The Night Operator

Poem: The Night Operator Anon. Published in the NSW Railway Budget, 1893.
Recited by Denis Kevans

In his little lamp-lit office
Thro' the gloomy hours of night,
Sits the midnight operator,
From the eve till mornings' light.
Watching close with sharpened hearing,
What the sleepless sounders say;
Talking with his wakeful neighbour,
In the station far away.

Maurie Mulheron former ARU rep. on Signal Box Reclassification Committee.

The Night Operator was written in 1893. It reflects the loneliness and isolation of the staff employed on small stations and signal boxes, particularly in country areas. At the same time it emphasises the important and responsible nature of the work these men performed. Hundreds of signal boxes were located in very isolated areas many miles from a town or a major location. The only people at such a location were those who worked the box. The Rail Department provided, in the main, a married man's quarters, usually a small house in bad state of repair, and cabins in a similar condition for single men. Once a fortnight they were granted a market pass to travel to the nearest town for purchase of their needs. In between visits to town on market days, the bread or meat was placed in a sugar bag to be thrown out as the train passed through.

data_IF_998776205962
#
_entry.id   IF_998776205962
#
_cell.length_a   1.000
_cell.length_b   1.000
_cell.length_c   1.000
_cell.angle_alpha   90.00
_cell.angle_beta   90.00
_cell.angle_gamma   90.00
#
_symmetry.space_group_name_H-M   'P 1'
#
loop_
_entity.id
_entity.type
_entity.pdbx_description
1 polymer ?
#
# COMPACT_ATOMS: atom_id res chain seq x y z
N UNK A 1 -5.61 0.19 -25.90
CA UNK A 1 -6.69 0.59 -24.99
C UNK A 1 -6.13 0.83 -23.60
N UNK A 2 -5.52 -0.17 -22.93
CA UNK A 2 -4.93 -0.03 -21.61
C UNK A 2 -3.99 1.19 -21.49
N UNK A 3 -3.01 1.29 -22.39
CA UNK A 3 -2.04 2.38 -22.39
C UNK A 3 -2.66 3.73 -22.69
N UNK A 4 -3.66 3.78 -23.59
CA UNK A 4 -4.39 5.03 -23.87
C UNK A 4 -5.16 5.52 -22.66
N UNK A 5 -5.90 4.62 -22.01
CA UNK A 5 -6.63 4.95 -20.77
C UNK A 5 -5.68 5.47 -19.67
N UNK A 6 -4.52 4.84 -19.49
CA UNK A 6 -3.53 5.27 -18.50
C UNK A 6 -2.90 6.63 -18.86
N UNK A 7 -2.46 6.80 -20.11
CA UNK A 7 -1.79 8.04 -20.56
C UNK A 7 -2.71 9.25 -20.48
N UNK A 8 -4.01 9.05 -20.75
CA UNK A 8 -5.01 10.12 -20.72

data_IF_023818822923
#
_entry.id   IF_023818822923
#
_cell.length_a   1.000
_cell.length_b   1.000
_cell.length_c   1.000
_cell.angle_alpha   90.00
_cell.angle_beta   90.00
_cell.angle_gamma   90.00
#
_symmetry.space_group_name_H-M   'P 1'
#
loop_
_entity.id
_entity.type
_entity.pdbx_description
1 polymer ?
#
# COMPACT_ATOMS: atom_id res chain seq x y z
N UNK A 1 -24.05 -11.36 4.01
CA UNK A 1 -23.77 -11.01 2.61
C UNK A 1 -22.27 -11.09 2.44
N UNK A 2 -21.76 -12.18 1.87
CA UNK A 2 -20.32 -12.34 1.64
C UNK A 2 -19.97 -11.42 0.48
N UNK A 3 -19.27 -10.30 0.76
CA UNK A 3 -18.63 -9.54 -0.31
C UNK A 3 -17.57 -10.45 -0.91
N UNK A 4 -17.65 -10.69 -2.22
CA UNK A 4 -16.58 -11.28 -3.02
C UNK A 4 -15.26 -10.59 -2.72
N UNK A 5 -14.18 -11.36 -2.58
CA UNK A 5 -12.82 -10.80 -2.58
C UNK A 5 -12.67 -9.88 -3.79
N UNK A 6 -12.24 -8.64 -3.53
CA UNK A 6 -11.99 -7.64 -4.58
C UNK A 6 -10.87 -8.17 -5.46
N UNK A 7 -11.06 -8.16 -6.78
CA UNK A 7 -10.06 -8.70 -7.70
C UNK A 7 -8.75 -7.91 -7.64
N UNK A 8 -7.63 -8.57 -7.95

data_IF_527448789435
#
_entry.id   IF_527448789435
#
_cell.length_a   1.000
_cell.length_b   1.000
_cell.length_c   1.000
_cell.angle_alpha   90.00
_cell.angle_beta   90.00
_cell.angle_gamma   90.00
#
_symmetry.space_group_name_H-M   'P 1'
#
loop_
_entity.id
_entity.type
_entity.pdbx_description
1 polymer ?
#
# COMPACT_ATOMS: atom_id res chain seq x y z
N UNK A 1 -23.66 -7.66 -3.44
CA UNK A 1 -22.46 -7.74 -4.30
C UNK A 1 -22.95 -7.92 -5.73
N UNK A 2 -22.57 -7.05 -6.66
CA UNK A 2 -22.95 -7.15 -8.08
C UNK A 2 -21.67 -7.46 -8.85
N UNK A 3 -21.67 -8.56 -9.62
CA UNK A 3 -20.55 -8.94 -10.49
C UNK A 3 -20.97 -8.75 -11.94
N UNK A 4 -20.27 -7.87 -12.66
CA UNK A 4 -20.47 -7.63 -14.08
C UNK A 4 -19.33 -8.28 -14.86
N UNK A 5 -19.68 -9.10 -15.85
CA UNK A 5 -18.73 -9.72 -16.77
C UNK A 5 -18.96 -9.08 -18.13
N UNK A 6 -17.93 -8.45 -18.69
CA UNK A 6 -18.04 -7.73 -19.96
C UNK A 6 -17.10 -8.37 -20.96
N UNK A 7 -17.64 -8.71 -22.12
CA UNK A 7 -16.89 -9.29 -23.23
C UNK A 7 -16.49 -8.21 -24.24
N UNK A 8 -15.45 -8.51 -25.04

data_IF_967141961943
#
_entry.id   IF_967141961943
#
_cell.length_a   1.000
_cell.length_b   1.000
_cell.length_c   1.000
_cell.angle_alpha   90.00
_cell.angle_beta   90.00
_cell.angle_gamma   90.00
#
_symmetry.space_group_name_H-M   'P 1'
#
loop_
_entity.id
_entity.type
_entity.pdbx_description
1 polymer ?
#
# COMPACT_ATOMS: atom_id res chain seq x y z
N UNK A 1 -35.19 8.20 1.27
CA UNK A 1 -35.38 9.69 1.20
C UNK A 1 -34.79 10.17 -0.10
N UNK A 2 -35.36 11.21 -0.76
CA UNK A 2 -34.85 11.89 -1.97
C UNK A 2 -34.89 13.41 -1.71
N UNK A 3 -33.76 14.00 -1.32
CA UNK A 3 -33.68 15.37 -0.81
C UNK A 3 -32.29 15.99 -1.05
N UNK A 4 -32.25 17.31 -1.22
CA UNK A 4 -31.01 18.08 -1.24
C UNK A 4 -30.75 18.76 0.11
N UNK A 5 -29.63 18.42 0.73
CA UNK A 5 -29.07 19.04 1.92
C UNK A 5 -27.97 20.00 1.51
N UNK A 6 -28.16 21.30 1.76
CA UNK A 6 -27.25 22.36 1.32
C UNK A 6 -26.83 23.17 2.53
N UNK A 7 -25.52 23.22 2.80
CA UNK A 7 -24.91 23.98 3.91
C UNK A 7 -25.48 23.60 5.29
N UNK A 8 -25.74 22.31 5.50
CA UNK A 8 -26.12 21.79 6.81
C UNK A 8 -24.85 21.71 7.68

Peter Tye signal electrician, now National Secretary, ETU

When I started as an apprentice in the mid sixties, the position in the branch was that the equipment was gradually at the stage where it was in dire need of a complete change, not only to the type of equipment in place, but also the technology that was used to drive that signalling equipment.

Jim Walshe Secretary, NSW Branch, ARU, now retired

With the introduction of centralised traffic control, the signal boxes were no longer required, and for example between Maitland and Casino, something like forty signal boxes were eliminated in that length of track. All of the signalling functions was taken over by one major signal box, known as a centralised traffic control centre, at Broadmeadows, and they were able to identify trains, all along the track from Maitland to Casino.

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